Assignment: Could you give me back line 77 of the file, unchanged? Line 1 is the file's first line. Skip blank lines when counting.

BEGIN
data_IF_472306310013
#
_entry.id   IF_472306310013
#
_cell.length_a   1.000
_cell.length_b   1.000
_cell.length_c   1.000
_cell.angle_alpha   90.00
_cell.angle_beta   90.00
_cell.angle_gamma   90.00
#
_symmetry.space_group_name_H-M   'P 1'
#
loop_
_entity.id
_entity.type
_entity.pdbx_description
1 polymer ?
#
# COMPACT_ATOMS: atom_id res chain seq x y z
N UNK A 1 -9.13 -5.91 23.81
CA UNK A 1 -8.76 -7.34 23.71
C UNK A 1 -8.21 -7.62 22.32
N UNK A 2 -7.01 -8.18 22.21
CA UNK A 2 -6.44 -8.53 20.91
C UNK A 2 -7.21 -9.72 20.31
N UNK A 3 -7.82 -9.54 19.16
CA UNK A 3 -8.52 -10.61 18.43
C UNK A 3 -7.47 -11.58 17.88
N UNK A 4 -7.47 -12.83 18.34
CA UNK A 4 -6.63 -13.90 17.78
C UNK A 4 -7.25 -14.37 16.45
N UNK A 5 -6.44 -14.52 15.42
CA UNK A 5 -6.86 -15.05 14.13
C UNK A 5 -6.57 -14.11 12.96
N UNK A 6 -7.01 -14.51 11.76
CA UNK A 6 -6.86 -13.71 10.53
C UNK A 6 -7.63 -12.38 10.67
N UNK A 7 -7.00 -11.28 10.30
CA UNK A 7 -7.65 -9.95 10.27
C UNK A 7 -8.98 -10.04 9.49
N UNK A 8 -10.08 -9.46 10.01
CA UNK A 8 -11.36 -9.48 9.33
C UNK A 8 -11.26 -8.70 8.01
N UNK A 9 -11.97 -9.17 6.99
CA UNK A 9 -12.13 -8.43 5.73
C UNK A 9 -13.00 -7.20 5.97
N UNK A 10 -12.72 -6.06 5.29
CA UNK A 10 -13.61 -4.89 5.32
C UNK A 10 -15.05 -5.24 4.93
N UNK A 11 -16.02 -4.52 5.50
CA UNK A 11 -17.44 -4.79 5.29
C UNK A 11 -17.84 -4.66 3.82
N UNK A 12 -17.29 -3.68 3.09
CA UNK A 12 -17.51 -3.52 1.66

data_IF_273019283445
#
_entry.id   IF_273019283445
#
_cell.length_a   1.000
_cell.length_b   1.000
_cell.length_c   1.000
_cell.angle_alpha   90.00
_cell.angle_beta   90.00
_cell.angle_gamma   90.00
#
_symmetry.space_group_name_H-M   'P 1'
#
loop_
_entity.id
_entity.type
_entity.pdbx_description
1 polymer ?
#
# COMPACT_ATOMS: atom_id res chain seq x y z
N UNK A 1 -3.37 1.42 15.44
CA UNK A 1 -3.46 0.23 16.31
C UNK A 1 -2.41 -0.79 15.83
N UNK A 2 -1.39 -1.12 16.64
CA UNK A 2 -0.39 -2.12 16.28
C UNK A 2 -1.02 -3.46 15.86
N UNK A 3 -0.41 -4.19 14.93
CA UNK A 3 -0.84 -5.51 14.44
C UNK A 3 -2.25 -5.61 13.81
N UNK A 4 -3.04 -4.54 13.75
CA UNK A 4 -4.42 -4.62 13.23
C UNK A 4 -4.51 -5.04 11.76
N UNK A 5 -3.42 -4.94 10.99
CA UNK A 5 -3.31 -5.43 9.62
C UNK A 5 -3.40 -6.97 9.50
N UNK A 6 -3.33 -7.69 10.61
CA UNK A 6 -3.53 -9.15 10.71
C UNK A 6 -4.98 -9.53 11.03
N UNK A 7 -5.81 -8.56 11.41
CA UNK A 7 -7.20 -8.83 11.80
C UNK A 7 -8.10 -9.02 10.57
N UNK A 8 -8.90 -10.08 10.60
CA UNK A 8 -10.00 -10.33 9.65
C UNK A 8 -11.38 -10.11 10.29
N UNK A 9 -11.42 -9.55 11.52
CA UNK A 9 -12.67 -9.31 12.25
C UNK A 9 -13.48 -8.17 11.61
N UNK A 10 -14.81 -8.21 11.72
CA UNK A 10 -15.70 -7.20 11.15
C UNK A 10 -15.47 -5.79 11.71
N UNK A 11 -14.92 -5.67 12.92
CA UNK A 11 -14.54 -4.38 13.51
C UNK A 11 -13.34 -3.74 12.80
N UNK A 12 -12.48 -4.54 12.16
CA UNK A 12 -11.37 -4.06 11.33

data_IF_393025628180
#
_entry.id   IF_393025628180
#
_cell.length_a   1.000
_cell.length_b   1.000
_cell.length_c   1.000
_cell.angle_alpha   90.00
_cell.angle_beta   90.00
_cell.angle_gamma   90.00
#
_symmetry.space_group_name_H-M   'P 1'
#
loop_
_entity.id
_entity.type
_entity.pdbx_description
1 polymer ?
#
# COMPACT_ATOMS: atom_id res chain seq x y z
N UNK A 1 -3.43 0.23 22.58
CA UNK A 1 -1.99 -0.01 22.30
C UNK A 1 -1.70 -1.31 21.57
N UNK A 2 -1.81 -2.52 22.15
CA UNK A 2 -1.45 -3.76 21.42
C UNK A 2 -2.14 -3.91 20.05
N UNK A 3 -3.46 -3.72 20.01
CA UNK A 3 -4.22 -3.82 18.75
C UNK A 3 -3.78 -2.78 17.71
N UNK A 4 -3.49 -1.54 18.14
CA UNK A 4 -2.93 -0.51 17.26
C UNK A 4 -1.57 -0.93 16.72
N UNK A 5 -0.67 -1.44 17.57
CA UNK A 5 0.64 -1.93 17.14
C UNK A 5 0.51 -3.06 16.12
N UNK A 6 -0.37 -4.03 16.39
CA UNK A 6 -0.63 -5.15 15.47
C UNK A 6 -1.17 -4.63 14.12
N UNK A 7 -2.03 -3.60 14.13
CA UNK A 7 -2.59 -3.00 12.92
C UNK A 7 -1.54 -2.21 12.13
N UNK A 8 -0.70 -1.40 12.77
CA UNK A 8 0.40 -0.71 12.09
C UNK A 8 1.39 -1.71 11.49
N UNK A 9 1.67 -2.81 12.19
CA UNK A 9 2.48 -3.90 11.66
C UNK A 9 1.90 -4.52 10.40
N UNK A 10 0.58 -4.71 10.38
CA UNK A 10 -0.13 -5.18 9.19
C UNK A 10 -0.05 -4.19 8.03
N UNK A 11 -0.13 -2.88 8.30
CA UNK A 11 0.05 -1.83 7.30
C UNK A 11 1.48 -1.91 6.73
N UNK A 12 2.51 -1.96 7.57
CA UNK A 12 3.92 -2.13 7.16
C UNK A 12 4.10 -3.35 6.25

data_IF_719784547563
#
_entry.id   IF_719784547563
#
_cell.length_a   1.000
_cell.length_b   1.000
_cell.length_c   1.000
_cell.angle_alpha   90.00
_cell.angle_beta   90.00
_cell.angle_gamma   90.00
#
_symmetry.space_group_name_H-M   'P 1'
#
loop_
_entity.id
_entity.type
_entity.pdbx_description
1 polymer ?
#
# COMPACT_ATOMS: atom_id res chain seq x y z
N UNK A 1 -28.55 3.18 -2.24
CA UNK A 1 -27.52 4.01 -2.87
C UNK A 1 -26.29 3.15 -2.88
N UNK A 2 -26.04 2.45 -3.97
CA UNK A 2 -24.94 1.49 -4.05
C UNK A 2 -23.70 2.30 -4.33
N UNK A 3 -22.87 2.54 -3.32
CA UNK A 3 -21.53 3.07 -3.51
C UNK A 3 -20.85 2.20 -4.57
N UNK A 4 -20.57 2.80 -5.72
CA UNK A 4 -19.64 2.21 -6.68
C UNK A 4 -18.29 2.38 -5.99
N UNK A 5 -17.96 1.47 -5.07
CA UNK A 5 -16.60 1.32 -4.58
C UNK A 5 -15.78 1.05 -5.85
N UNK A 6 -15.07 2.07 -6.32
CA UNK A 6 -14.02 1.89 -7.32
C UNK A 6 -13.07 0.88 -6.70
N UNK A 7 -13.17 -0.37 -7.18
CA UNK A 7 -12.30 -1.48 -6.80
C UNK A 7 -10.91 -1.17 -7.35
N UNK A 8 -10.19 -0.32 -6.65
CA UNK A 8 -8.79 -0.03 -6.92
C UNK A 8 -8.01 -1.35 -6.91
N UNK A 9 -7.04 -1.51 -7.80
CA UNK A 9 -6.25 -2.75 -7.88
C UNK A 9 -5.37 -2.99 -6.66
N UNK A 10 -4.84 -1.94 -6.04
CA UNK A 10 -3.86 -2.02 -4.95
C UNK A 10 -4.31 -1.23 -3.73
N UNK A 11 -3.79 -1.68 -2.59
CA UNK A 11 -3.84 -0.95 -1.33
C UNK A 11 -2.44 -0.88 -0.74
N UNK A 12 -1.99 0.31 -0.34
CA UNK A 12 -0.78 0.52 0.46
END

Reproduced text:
CA UNK A 1 -3.46 0.23 16.31